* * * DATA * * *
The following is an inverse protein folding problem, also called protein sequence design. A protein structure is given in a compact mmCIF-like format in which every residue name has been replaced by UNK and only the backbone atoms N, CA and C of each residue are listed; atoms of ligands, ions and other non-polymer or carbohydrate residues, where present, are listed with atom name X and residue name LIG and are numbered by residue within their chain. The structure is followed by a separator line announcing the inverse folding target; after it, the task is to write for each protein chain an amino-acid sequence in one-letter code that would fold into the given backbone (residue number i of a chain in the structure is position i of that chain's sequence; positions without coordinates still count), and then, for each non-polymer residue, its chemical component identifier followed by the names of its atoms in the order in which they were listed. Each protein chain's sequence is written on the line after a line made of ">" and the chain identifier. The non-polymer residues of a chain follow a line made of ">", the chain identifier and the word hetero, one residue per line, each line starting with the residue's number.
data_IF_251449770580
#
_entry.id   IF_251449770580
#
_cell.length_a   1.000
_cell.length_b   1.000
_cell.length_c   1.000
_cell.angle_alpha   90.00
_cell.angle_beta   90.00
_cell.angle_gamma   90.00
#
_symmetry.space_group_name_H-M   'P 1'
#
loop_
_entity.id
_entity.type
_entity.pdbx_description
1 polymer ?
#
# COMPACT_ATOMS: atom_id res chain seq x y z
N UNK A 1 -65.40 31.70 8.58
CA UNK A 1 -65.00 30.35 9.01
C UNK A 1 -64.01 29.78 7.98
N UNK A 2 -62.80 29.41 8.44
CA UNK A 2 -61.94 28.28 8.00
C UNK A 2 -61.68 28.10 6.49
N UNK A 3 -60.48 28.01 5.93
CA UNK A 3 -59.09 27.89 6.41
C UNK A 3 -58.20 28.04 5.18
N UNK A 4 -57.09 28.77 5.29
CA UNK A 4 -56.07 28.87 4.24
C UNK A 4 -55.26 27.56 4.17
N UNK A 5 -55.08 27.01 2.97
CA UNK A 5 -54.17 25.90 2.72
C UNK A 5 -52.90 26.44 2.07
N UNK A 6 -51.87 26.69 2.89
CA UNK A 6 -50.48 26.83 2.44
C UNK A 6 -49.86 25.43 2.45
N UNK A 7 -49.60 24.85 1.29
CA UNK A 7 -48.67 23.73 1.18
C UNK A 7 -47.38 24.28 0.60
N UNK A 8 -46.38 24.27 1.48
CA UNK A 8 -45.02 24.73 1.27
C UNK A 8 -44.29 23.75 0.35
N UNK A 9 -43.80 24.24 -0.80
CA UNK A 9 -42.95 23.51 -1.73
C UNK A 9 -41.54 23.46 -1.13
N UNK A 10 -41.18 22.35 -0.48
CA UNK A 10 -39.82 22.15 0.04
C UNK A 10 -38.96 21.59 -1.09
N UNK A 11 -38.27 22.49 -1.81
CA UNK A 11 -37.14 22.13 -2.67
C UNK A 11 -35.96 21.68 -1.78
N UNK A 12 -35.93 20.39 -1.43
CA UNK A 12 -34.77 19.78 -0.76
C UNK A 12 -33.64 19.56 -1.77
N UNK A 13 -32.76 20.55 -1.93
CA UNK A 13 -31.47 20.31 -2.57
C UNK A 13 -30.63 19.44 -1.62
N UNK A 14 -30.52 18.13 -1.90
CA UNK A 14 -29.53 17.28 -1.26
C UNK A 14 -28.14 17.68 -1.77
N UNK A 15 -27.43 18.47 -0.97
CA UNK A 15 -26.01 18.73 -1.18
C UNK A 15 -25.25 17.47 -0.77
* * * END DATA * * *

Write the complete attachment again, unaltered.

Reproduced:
The following is an inverse protein folding problem, also called protein sequence design. A protein structure is given in a compact mmCIF-like format in which every residue name has been replaced by UNK and only the backbone atoms N, CA and C of each residue are listed; atoms of ligands, ions and other non-polymer or carbohydrate residues, where present, are listed with atom name X and residue name LIG and are numbered by residue within their chain. The structure is followed by a separator line announcing the inverse folding target; after it, the task is to write for each protein chain an amino-acid sequence in one-letter code that would fold into the given backbone (residue number i of a chain in the structure is position i of that chain's sequence; positions without coordinates still count), and then, for each non-polymer residue, its chemical component identifier followed by the names of its atoms in the order in which they were listed. Each protein chain's sequence is written on the line after a line made of ">" and the chain identifier. The non-polymer residues of a chain follow a line made of ">", the chain identifier and the word hetero, one residue per line, each line starting with the residue's number.
data_IF_251449770580
#
_entry.id   IF_251449770580
#
_cell.length_a   1.000
_cell.length_b   1.000
_cell.length_c   1.000
_cell.angle_alpha   90.00
_cell.angle_beta   90.00
_cell.angle_gamma   90.00
#
_symmetry.space_group_name_H-M   'P 1'
#
loop_
_entity.id
_entity.type
_entity.pdbx_description
1 polymer ?
#
# COMPACT_ATOMS: atom_id res chain seq x y z
N UNK A 1 -65.40 31.70 8.58
CA UNK A 1 -65.00 30.35 9.01
C UNK A 1 -64.01 29.78 7.98
N UNK A 2 -62.80 29.41 8.44
CA UNK A 2 -61.94 28.28 8.00
C UNK A 2 -61.68 28.10 6.49
N UNK A 3 -60.48 28.01 5.93
CA UNK A 3 -59.09 27.89 6.41
C UNK A 3 -58.20 28.04 5.18
N UNK A 4 -57.09 28.77 5.29
CA UNK A 4 -56.07 28.87 4.24
C UNK A 4 -55.26 27.56 4.17
N UNK A 5 -55.08 27.01 2.97
CA UNK A 5 -54.17 25.90 2.72
C UNK A 5 -52.90 26.44 2.07
N UNK A 6 -51.87 26.69 2.89
CA UNK A 6 -50.48 26.83 2.44
C UNK A 6 -49.86 25.43 2.45
N UNK A 7 -49.60 24.85 1.29
CA UNK A 7 -48.67 23.73 1.18
C UNK A 7 -47.38 24.28 0.60
N UNK A 8 -46.38 24.27 1.48
CA UNK A 8 -45.02 24.73 1.27
C UNK A 8 -44.29 23.75 0.35
N UNK A 9 -43.80 24.24 -0.80
CA UNK A 9 -42.95 23.51 -1.73
C UNK A 9 -41.54 23.46 -1.13
N UNK A 10 -41.18 22.35 -0.48
CA UNK A 10 -39.82 22.15 0.04
C UNK A 10 -38.96 21.59 -1.09
N UNK A 11 -38.27 22.49 -1.81
CA UNK A 11 -37.14 22.13 -2.67
C UNK A 11 -35.96 21.68 -1.78
N UNK A 12 -35.93 20.39 -1.43
CA UNK A 12 -34.77 19.78 -0.76
C UNK A 12 -33.64 19.56 -1.77
N UNK A 13 -32.76 20.55 -1.93
CA UNK A 13 -31.47 20.31 -2.57
C UNK A 13 -30.63 19.44 -1.62
N UNK A 14 -30.52 18.13 -1.90
CA UNK A 14 -29.53 17.28 -1.26
C UNK A 14 -28.14 17.68 -1.77
N UNK A 15 -27.43 18.47 -0.97
CA UNK A 15 -26.01 18.73 -1.18
C UNK A 15 -25.25 17.47 -0.77